My research focus is on the role of the family in young children’s literacy development in an increasingly global and multicultural society. I have investigated parents’ perceptions of early literacy acquisition, young children’s in-and-out-of-school literacy development, and the role of storybook reading in the development of print and other forms of literacy with young children. This research has informed, and is closely related to my teaching and, for example, I have developed (and co-developed) and teach several graduate and undergraduate courses in early literacy/family literacy.
Parents as Literacy Supports (PALS)
PALS is a culturally responsive, comprehensive family literacy program for parents and their four- and five-year-old children that I co-developed with Fiona Morrison, who was the Primary Consultant, Langley School District. The program is currently operating in about 25 school districts across British Columbia and interest in the program continues to grow as the number of schools, preschools/daycares, and communities implementing the program continues to expand. It has also been adopted by First Nations Communities in British Columbia and in the North West Territories and is in place in schools in the Toronto Catholic School system, in Switzerland and Uganda.
To ensure that the program meets the needs of families and the community, parents and teachers were involved in conceptualizing the program and in identifying topics about which they wanted to learn more. PALS typically consists of 10 to 12, two and one-half hour sessions which occur approximately every two weeks. Topics include “Learning to Read”, “Learning the ABCs”, “Riddles, Raps and Rhymes”. Each session begins with participants and facilitators sharing a light breakfast or lunch. The topic of the session is then introduced and parents share their knowledge and insights. Then, parents proceed to the kindergarten (or preschool) classroom where they work with their children for about an hour on activities related to the topic of the day. Afterward while the children are at recess, parents are provided with an opportunity to discuss what they observed as they worked with the children. They are then provided with a high-quality children’s book and, on occasion, they make an educational game or activity to take home.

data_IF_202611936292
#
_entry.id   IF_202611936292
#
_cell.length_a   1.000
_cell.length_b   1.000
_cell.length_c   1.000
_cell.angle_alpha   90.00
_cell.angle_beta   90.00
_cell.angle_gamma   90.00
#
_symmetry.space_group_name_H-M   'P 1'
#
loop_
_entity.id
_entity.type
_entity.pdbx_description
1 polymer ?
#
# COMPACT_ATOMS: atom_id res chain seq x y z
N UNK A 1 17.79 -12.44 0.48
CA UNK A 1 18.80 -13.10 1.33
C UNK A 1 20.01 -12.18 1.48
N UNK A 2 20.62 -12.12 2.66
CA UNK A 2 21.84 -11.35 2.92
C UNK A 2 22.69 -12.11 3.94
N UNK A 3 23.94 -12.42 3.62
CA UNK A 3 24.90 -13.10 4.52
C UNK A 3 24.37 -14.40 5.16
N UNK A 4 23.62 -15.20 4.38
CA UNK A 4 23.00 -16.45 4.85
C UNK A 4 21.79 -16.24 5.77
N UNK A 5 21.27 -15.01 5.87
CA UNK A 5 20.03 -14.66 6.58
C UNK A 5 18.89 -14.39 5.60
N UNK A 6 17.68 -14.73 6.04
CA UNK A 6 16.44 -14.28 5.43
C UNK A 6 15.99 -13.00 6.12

Parents As Literacy Supporters in Immigrant Communities
With colleagues, I documented the implementation of a bilingual family literacy project, Parents As Literacy Supporters in Immigrant Communities, with more than 500 families from four linguistic groups – Farsi, Karen, Mandarin, and Punjabi – in five communities. The project was supported by 2010 Legacies Now, the governments of British Columbia and Canada, and five school districts in the Greater Vancouver Area.
Literacy for Life
Literacy for Life is an intergenerational family literacy program that Dr. Victoria Purcell-Gates and I co-developed, based on the theory of literacy as situated social practice. The program incorporated real life or authentic literacy activities, as well as embedded skill and strategy instruction. In collaboration with local literacy organizations and social agencies and a local school district, the program was offered to immigrant and refugee families in two inner-city communities. The project was funded by an internal grant from the University of British Columbia Bookstore and the Canadian Council on Learning with in-kind contributions from the Britannia Community Center, Canucks Family Education Center, the Umoja Operation Compassion Society, and the Surrey School District.